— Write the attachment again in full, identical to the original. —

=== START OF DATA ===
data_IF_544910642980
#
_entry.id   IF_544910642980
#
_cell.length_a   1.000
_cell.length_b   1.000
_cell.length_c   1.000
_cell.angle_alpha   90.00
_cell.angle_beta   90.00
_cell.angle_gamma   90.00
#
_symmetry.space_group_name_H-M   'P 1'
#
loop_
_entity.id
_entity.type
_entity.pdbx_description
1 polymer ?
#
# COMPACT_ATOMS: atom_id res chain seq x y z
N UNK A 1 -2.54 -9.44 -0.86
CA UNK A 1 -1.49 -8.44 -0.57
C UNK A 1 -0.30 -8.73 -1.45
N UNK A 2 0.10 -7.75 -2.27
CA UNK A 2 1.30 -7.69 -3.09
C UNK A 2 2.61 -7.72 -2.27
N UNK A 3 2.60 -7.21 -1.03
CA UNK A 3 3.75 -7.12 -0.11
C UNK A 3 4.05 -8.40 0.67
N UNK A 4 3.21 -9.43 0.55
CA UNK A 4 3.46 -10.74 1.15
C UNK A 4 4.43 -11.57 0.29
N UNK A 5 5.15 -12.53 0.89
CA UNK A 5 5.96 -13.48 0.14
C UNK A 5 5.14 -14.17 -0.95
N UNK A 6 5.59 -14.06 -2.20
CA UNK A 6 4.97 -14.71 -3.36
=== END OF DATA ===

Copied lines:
data_IF_544910642980
#
_entry.id   IF_544910642980
#
_cell.length_a   1.000
_cell.length_b   1.000
_cell.length_c   1.000
_cell.angle_alpha   90.00
_cell.angle_beta   90.00
_cell.angle_gamma   90.00
#
_symmetry.space_group_name_H-M   'P 1'
#
loop_
_entity.id
_entity.type
_entity.pdbx_description
1 polymer ?
#
# COMPACT_ATOMS: atom_id res chain seq x y z
N UNK A 1 -2.54 -9.44 -0.86
CA UNK A 1 -1.49 -8.44 -0.57
C UNK A 1 -0.30 -8.73 -1.45
N UNK A 2 0.10 -7.75 -2.27
CA UNK A 2 1.30 -7.69 -3.09
C UNK A 2 2.61 -7.72 -2.27
N UNK A 3 2.60 -7.21 -1.03
CA UNK A 3 3.75 -7.12 -0.11
C UNK A 3 4.05 -8.40 0.67
N UNK A 4 3.21 -9.43 0.55
CA UNK A 4 3.46 -10.74 1.15
C UNK A 4 4.43 -11.57 0.29
N UNK A 5 5.15 -12.53 0.89
CA UNK A 5 5.96 -13.48 0.14
C UNK A 5 5.14 -14.17 -0.95
N UNK A 6 5.59 -14.06 -2.20
CA UNK A 6 4.97 -14.71 -3.36